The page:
So yeah, the trials continue…this time it’s not cars, boils, subzero windchill, or money…its mother nature. We’ve had a whole winter’s worth of snow in four weeks, about 40 inches of snow. I’ve always thought that living up here in the great white north keeps out the riffraff, that you have to be built of sturdy stuff to with stand the winters here…in the hope that it would also help build strength, character and a sense of humor. There is something to be said about gearing up for subzero temps, shoveling out so I can actually get my car out of the garage and face the treacherous black iced roads even before I get to work and start my day. It’s easy to whine about it, commiserate and share weather related horror stories, but it’s also an opportunity to share stories of people helping each other out, whether it is shoveling, starting a car, helping someone who is stuck etc. It is in these small sacrifices that we strengthen our ability to wield love in a world in desperate need of it.
The amount of snow seems to have slowed everything down enough to give me pause to focus on the sacrifices that love demands of us every day. Some are easy for me, extending a helping hand, or listening, and giving support, and putting other’s needs above my own. Some are hard, like trusting someone to put my needs above theirs when I am so depleted I don’t have much at the time to give, being vulnerable to accept help and while its hard to admit…making sacrifices to those outside my circle who I feel don’t deserve it, but I am obligated to help because of the golden rule I chose to follow: treat others the way that you want to be treated. I feel that simple axiom hones our ability to wield love: to accept the sacrifices that others make for me with love and to sacrifice in the name of love for others. The challenging circumstances of weather, money and physical challenges only stand to purify that sacrifice because it becomes more intentional. To sacrifice in the name of love in spite of challenges only makes us stronger.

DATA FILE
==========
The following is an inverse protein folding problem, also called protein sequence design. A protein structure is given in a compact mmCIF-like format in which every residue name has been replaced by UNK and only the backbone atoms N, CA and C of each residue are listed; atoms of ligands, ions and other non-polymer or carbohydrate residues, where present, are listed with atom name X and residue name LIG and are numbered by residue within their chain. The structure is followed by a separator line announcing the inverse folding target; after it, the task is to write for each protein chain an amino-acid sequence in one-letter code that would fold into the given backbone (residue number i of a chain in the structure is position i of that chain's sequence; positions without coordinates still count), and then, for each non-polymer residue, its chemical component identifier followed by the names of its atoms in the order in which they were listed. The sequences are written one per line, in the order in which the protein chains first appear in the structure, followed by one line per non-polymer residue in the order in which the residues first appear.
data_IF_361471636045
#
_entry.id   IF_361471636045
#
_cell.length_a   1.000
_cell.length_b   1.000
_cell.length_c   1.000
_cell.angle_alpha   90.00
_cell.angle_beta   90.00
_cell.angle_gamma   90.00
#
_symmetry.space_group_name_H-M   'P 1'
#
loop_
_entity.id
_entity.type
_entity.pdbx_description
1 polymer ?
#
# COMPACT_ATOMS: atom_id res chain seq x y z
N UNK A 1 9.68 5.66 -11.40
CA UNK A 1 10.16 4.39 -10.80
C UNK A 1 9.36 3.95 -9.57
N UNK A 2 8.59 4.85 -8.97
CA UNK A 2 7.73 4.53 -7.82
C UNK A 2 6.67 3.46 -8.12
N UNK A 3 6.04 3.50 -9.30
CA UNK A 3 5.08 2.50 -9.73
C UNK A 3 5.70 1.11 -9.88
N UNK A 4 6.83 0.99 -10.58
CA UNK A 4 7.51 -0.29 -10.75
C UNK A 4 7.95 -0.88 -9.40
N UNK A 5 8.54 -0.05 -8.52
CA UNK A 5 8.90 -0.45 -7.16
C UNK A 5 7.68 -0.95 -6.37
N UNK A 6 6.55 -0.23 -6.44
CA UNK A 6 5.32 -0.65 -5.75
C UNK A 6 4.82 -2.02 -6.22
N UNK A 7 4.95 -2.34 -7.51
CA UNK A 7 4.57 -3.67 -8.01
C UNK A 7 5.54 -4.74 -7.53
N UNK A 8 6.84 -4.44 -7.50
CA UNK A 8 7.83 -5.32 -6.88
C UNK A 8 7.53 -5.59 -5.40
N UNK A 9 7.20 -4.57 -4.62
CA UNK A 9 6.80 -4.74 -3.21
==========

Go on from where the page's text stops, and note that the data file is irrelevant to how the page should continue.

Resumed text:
Remember the story in the Golden Book series about the red hen who begins the arduous process of planting, growing,harvesting and preparing the wheat to make bread? Along the way she asks for help from various animals who, for no apparent good reason, decline to help her in her work? In the end she, with a great deal of snark, asks if anyone would like to share the finished product…the other animals who refused help finally chime in, and in perfect self justification, the hen says no and keeps the finished product all to herself. A simple story about the results of hard work and who should enjoy the spoils of said work.
I think there are two important issues here. The first, the bearing of fruit is rooted in hard work. Yes, I see the pun, but it still rings true. Often times we are so focused on the end result that we disregard the effort it takes to bring something good to fruition. The second important issue for me, and one that the red hen while perhaps justified personifies, is the belief that the lines are clear between who deserves the fruit of labor and who does not. I wish life were as simple as portrayed in the story, but the lines drawn between who deserves the fruits of labor and who does not are absolutely not clear, and it is a trap we as Americans have fallen into and largely what the last election was predicated on. It is also runs contrary to everything I’ve learned in scripture.